The theme of Kenneth Slessor's "Beach Burial" can be summed up in the title of another poem, the seventeenth-century poet James Shirley's "Death the Leveller." In Slessor's poem, corpses are washed up on the beach every morning. Even in the midst of war, the ritual of burial is so fundamental that someone finds time to inter the corpses in the sand. The graves of the dead sailors are marked with crosses, but there is nothing to write as an epitaph except "Unknown seaman," since those burying the bodies do not even know on which side the men fought, much less their names and personal details.
The general theme of equality in death has special meaning in times of war. James Shirley's poem focuses on the way in which death erases social distinctions. Kings and peasants are buried in the same dirt. Slessor adds the dimension of those who, in life, were fighting each other to the death. Now that death has arrived and their corpses are indistinguishable, "the sand joins them together."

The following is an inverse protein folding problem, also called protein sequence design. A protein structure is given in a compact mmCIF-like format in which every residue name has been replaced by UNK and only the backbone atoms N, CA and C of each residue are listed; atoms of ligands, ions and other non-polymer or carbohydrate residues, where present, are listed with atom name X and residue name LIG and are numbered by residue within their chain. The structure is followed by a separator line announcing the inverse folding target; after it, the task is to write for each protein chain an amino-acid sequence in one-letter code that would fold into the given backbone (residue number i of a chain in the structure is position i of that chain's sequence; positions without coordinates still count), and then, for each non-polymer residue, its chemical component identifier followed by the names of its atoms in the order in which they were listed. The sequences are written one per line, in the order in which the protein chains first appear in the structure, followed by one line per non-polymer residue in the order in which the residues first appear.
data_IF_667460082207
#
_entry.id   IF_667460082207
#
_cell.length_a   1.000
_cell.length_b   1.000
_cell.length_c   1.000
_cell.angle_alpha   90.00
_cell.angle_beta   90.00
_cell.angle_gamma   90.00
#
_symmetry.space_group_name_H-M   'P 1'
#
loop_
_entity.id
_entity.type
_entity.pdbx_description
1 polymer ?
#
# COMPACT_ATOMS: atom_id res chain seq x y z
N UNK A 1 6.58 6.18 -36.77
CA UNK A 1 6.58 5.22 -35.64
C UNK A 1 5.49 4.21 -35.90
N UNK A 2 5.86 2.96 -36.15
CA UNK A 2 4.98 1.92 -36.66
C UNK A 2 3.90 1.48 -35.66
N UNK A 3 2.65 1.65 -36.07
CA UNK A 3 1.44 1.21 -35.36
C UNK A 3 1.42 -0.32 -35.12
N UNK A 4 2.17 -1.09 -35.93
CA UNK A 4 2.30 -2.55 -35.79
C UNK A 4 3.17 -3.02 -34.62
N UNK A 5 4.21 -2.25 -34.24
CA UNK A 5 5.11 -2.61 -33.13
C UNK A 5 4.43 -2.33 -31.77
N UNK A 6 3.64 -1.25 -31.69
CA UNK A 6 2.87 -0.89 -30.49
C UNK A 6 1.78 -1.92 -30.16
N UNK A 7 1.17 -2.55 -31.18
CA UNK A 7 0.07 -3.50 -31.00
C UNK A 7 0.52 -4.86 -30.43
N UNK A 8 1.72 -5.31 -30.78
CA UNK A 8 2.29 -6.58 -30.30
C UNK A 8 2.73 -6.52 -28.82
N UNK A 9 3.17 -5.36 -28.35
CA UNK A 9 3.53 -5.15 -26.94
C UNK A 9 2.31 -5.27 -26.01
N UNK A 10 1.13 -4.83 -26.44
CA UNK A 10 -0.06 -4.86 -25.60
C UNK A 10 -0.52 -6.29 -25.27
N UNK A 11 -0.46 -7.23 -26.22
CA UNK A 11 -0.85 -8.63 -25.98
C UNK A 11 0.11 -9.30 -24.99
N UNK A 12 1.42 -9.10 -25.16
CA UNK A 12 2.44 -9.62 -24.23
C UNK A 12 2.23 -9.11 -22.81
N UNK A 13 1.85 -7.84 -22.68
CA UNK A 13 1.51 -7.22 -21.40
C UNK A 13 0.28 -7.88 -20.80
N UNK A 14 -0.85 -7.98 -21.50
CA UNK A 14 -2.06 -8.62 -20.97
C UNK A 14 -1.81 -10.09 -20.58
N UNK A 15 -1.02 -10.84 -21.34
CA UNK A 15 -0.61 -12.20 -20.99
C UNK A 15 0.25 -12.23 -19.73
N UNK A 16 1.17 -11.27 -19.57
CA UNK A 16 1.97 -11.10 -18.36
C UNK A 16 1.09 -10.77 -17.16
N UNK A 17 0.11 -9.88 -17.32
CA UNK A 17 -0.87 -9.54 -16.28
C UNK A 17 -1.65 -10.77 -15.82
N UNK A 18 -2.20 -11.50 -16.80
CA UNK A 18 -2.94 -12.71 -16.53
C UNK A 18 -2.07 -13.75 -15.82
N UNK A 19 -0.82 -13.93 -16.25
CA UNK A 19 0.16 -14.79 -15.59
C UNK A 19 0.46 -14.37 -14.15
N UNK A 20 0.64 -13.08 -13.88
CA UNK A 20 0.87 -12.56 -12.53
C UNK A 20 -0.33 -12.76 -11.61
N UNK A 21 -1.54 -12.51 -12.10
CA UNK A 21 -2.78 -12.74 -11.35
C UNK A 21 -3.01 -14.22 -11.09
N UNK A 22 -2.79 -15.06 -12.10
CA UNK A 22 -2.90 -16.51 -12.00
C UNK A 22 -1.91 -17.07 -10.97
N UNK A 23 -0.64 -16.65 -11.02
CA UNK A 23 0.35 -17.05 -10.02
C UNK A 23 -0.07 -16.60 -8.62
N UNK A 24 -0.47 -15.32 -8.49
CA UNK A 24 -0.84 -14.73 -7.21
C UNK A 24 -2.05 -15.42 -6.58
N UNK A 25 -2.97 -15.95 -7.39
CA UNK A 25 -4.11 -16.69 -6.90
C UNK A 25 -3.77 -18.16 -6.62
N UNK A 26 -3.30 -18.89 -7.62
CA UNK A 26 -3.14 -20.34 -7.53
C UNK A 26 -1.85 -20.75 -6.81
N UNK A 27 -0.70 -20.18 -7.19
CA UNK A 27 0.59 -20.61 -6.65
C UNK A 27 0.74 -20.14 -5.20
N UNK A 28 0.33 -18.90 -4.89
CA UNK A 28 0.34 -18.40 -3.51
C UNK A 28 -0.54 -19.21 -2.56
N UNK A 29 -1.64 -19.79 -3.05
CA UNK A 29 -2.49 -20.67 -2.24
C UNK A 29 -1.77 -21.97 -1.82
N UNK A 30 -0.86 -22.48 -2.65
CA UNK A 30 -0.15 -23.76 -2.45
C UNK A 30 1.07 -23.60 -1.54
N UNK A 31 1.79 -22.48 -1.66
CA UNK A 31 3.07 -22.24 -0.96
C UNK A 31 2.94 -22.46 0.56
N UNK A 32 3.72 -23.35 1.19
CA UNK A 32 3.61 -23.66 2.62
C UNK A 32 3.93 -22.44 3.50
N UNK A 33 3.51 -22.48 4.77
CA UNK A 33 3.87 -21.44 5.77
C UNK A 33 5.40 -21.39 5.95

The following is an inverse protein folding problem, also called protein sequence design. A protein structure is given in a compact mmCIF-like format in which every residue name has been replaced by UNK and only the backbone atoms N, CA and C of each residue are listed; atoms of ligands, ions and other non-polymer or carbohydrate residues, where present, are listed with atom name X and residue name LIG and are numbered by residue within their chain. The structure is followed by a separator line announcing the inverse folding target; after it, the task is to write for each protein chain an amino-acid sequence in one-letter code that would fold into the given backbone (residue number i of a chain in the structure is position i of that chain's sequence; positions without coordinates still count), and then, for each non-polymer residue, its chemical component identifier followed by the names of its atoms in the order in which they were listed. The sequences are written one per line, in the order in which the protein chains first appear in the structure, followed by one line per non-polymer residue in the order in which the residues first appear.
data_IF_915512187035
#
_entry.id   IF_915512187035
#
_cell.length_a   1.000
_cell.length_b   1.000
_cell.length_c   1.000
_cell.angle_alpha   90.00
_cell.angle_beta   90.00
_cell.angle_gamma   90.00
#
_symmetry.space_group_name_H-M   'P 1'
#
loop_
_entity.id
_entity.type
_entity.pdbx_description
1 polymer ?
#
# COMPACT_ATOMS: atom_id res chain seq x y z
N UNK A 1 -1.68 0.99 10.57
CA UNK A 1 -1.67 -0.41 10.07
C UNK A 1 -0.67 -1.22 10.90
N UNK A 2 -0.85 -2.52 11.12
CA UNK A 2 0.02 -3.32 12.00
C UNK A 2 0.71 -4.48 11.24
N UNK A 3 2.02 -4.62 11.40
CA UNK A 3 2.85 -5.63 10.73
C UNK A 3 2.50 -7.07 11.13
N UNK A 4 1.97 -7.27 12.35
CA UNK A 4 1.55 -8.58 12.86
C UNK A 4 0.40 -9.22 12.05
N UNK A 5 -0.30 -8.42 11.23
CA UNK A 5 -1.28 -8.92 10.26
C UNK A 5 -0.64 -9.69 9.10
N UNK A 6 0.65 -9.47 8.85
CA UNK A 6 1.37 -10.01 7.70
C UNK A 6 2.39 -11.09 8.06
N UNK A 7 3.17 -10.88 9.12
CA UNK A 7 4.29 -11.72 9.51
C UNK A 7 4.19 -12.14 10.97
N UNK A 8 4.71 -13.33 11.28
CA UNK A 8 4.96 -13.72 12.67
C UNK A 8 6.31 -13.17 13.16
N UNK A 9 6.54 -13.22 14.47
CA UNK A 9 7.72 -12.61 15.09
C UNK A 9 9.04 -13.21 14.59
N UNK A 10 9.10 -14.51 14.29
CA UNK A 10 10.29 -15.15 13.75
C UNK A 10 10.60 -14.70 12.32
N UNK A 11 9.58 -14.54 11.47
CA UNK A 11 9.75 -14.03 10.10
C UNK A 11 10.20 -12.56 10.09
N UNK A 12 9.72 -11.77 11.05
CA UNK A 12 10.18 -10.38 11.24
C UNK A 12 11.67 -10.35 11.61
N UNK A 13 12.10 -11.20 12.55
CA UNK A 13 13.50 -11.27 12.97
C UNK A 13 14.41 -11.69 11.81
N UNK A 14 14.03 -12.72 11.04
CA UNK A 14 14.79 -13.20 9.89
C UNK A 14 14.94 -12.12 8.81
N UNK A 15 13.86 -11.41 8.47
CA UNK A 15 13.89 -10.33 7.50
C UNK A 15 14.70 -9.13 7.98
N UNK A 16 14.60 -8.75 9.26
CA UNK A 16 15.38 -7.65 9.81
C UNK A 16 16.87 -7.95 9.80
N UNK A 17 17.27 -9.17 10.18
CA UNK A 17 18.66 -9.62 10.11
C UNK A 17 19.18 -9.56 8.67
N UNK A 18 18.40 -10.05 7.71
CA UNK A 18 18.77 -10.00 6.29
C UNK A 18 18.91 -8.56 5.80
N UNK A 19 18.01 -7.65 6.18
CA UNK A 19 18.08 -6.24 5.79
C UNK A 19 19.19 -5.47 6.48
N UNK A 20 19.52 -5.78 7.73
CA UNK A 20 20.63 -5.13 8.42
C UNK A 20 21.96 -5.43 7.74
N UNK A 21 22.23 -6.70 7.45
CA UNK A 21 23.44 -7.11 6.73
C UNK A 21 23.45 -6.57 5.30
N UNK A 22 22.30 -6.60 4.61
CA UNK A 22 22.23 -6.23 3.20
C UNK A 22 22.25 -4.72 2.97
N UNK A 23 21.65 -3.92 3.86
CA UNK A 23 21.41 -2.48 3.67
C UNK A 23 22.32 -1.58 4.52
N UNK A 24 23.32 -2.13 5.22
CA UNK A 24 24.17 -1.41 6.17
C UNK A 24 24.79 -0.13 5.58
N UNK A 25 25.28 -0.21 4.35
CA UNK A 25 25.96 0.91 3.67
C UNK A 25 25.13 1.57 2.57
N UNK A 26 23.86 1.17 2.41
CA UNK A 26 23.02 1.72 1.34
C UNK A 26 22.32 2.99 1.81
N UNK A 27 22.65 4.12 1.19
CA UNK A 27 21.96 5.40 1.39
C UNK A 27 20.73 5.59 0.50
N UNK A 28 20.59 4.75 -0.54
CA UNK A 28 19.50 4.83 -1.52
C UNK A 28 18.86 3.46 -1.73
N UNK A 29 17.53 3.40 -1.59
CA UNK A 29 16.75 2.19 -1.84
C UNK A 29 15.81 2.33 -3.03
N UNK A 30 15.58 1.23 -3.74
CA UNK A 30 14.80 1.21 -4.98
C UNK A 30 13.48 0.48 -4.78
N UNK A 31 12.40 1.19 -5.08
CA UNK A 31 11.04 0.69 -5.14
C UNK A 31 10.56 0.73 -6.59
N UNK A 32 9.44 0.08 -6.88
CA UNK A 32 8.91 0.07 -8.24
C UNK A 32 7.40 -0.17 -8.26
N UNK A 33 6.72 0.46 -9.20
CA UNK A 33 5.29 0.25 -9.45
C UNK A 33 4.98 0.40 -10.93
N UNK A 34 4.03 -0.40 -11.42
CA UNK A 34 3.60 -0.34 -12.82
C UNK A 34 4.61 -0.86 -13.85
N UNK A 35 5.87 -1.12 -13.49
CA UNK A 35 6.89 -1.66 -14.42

The treatment of dead bodies is a major theme in Western literature, arising, for instance, in the Iliad and, most notably, Antigone. The wars which killed Hector any Polynices were brutal, but they were at least personal, without the cold anonymity of mass slaughter, which renders all corpses the same.